Qn: What was it that attracted you to the series?

Lara Pulver: Initially the writing. It was based on John Pearson's biography and Don (Macpherson), our writer, had just done a real lovely job of creating this world of this man and this 'Good-Time Annie', who we know as Ann O’Neill. Added to the fact that Mat Whitecross was directing, who I’d known of but not worked with before, and Dominic (Cooper), and I was on a plane over to do the job.

Qn: Were you a fan of James Bond?

LP: I've always been proud of Bond films because they're from the UK. They're British-made and it's aBritish-made franchise.

Qn: How  much research did you do into Ann's life?

LP: Quite a bit because her diaries were available to us, which were really informative. What was lovely is that obviously in a movie that's going to be cut into four parts there’s only so much you can include, but what was brilliant is piecing the missing bits of the puzzle together in my head and being able to layer that in.

Qn: And how much of your characterisation was based on the real Ann O'Neill?

LP: Well, I remember reading it thinking. oh God, why’s she going back for more with this man?

She's insane. It’s doomed. And you then read in her diary that her mother died when she was young and she married her childhood sweetheart at 19,  she had two children, she was brought up and passed around like an aristocratic waif - she vomited the first time she’d ever been kissed because she'd never been shown physical affection- and you think: no wonder this women craved being in the arms of a man who she feels loves her and desires her, because I don't think she ever really felt wanted.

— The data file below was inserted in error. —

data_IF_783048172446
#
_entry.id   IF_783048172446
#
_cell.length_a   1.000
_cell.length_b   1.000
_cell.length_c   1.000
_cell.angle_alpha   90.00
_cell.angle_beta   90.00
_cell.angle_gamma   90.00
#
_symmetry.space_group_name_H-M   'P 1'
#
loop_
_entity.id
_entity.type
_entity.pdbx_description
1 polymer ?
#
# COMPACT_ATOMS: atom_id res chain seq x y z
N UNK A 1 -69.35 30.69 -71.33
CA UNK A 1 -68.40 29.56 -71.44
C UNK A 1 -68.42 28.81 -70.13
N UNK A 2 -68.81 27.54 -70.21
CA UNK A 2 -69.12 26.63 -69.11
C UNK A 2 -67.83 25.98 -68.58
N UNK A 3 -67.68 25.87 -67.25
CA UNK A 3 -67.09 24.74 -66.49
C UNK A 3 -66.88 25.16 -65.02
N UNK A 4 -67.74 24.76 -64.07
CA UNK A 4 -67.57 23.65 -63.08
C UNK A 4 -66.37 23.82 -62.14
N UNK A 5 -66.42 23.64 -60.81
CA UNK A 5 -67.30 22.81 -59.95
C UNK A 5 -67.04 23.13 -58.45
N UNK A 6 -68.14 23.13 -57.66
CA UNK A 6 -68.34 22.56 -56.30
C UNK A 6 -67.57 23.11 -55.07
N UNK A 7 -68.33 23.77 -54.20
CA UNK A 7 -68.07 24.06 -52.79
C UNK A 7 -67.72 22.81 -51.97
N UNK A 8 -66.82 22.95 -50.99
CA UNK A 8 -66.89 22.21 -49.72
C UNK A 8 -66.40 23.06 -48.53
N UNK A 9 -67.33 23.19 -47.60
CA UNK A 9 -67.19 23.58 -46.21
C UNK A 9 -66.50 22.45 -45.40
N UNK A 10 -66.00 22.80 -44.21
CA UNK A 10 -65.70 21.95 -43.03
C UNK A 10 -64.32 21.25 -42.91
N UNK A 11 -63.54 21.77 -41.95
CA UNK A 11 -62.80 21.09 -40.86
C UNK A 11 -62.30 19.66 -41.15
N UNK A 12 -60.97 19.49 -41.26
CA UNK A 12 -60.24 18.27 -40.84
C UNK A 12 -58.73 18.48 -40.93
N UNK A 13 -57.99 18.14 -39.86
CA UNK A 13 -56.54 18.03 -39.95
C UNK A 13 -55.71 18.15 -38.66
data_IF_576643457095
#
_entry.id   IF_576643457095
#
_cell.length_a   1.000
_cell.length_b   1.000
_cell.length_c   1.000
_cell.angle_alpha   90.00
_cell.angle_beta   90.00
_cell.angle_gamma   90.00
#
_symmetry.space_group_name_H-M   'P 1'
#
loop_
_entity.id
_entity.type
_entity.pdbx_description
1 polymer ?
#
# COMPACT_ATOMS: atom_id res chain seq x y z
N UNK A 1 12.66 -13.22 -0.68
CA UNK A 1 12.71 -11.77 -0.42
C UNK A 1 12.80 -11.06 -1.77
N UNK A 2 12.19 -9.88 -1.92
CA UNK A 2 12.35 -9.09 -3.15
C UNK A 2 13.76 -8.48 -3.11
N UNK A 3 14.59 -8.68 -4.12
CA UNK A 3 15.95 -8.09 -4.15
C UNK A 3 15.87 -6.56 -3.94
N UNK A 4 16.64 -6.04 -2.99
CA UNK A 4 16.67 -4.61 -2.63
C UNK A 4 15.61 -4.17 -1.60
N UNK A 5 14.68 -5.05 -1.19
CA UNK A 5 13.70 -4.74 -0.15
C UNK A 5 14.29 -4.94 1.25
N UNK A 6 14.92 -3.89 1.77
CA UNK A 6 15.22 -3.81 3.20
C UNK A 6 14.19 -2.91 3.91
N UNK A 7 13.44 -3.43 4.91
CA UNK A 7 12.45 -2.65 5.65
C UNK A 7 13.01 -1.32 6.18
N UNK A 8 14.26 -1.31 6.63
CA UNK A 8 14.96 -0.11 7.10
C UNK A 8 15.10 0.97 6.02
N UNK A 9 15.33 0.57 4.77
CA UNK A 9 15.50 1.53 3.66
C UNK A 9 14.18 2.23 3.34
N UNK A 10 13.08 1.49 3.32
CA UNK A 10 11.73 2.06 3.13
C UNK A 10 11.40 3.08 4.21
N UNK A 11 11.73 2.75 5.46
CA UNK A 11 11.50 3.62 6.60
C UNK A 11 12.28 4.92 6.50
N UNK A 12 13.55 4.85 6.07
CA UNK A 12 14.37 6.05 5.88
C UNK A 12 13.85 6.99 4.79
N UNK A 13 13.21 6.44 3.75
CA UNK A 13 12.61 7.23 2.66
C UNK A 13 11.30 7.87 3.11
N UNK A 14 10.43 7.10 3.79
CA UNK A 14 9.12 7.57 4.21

Qn: How would you describe your character and her relationship with Ian?

LP: It’s completely dysfunctional. She’s known as Good-Time Annie and I think at the time, her spirit and her life and her passion for life were hugely admired. Her family's motto  was: fashionable to be dull. Against the background of a war and people struggling, fearing her mortality just isn’t  a possibility so she would put on this big show and this big front and I think that's the basis of both of them.They had this big bravado and when you see them behind dosed doors they’re vey dysfunctional, painful, lost people who are both searching for their identities. and I think that’s what they find very attractive about each other -that their wounds are probably very similar.

Qn: Some of your scenes with Dominic are quite intense. What was it like filming them?

LP: It's harsh sometimes when you're in each other's faces, especially when you're being physically abusive with each other, which they were. It's really disturbing and yet you understand on some level why they functioned in that way, because that constant search for the high, for the adrenaline, is very evident in this kind of portrayal of these two people.

Qn: And what can people expect from this series?

LP: It's a really beautiful piece of storytelling about the life of a man who we know little of, but don't really know his backstory. So, it's hugely interesting. It's a historical drama in a sense and it’s a love story at its heart. It's a really satisfying four-part drama.

Qn: Why do you think the Bond stories have such a lasting appeal?

LP: They’re dangerous yet sexy. I guess.

Qn: And would you ever fancy playing a Bond girl?

LP: I feel like right now I’m playing the ultimate Bond girl: becoming Ann Fleming on screen. It’s been a lot of fun.

Fleming - The Man Who Would Be Bond will be aired first and exclusively on KIX (StarHub Cable TV Channel 518) and KIX HD (SingTel mioTV Channel 309) starting from Thursday, 5 June, at 10pm.